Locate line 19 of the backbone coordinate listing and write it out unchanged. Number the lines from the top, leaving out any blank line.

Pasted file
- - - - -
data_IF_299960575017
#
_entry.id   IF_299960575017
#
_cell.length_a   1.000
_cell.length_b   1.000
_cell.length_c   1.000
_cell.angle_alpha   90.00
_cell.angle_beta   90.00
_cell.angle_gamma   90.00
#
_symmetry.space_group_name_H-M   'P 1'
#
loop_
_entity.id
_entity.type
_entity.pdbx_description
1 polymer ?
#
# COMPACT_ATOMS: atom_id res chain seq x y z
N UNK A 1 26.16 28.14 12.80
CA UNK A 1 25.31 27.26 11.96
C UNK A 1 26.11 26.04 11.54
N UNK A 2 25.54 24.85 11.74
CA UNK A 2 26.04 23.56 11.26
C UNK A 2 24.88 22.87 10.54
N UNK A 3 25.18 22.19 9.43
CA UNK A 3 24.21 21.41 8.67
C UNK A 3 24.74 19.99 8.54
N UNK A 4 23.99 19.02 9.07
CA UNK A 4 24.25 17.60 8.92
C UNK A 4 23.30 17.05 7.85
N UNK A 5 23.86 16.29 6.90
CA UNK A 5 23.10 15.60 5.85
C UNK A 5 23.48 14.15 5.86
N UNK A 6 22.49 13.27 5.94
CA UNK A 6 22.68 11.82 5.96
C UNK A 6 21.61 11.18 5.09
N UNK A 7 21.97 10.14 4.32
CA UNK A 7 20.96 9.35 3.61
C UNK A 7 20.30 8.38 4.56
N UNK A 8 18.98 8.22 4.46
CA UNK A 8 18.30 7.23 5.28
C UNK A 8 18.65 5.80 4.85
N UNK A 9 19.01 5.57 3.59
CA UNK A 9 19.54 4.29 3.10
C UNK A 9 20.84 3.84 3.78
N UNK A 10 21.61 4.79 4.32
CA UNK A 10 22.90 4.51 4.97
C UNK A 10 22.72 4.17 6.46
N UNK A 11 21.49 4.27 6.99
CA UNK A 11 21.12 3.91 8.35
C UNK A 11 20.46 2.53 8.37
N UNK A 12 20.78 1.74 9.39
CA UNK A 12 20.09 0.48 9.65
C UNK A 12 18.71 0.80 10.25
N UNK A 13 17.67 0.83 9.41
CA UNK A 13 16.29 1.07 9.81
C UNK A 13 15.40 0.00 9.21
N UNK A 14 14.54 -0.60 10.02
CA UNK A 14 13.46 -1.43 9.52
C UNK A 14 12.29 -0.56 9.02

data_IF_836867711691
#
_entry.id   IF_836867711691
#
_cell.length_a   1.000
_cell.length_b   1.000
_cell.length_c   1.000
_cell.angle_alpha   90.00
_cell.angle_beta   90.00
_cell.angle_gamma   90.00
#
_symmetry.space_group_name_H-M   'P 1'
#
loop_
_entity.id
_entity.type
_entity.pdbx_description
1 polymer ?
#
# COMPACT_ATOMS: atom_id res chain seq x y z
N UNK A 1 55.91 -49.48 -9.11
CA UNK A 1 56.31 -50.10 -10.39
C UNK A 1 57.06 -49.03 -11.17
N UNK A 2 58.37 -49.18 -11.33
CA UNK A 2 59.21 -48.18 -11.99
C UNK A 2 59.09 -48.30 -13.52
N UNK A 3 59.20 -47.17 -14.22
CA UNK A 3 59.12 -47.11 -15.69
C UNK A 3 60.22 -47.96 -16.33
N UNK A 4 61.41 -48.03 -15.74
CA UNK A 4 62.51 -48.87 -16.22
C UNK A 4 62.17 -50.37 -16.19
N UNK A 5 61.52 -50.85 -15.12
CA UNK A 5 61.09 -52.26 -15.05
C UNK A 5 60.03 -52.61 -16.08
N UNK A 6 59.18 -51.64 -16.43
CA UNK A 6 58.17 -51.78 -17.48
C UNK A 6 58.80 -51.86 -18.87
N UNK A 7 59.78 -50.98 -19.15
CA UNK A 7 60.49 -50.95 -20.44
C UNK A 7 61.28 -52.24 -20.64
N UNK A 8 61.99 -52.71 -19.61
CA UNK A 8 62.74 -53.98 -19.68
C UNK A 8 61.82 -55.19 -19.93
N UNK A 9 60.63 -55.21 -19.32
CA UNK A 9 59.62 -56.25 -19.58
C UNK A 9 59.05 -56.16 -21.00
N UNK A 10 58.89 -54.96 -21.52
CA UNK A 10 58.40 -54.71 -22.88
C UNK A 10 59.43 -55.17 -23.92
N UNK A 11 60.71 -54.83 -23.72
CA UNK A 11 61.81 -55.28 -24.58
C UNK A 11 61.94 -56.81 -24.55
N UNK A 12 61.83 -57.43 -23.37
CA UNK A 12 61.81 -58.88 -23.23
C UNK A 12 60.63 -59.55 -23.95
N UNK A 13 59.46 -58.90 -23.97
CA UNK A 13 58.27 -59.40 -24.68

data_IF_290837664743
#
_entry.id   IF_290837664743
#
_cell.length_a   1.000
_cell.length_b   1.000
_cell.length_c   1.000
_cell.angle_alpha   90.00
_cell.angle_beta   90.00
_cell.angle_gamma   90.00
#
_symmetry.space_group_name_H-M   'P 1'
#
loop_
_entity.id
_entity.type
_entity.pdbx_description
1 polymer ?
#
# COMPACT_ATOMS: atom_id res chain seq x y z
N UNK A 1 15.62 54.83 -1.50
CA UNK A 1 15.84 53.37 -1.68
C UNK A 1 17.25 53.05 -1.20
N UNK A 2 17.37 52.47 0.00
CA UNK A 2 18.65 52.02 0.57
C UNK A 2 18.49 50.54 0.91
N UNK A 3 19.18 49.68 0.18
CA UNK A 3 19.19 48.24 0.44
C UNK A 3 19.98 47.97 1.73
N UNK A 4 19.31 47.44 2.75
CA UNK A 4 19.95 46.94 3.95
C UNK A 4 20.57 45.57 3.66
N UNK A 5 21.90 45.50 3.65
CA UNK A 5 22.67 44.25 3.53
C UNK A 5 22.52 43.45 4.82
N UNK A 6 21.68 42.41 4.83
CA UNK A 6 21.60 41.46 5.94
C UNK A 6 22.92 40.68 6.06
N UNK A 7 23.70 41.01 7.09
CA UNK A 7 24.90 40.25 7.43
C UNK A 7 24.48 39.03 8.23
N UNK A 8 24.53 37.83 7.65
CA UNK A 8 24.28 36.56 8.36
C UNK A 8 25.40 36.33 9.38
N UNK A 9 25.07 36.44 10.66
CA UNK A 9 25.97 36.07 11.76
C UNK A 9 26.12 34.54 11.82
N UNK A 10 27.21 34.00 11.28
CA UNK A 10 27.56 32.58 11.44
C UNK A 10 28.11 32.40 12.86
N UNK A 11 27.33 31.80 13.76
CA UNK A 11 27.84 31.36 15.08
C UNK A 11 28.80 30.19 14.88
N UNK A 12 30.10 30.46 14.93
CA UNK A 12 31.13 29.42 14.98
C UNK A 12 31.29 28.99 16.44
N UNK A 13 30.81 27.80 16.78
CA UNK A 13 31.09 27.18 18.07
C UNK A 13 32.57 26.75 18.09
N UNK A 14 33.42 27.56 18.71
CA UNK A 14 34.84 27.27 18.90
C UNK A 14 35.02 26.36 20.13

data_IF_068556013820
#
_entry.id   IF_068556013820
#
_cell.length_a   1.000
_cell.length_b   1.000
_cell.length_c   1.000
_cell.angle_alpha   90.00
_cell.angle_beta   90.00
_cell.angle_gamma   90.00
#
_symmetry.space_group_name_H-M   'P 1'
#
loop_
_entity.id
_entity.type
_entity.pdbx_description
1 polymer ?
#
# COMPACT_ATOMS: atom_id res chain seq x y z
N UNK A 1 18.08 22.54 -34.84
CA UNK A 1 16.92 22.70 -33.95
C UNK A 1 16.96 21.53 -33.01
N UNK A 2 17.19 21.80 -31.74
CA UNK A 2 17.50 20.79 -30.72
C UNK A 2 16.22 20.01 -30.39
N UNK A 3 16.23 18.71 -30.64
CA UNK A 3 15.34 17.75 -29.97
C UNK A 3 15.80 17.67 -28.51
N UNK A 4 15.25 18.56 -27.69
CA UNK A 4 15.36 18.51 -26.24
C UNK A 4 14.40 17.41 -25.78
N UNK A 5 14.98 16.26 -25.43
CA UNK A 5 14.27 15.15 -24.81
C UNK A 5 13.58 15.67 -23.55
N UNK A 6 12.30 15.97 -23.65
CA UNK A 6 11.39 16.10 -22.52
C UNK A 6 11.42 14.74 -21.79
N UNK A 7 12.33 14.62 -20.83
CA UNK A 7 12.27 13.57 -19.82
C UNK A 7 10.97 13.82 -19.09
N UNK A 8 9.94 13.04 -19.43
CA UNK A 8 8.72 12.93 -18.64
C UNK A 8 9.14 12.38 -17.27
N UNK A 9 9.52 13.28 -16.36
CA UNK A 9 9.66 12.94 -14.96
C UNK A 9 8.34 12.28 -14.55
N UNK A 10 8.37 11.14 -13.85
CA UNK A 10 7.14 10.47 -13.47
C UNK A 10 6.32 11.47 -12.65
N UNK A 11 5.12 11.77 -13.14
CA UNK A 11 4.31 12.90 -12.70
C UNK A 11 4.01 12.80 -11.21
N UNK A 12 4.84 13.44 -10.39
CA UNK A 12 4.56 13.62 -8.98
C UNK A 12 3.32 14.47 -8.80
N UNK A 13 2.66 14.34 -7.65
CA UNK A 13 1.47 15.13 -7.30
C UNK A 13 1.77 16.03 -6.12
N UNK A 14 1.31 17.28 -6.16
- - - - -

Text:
#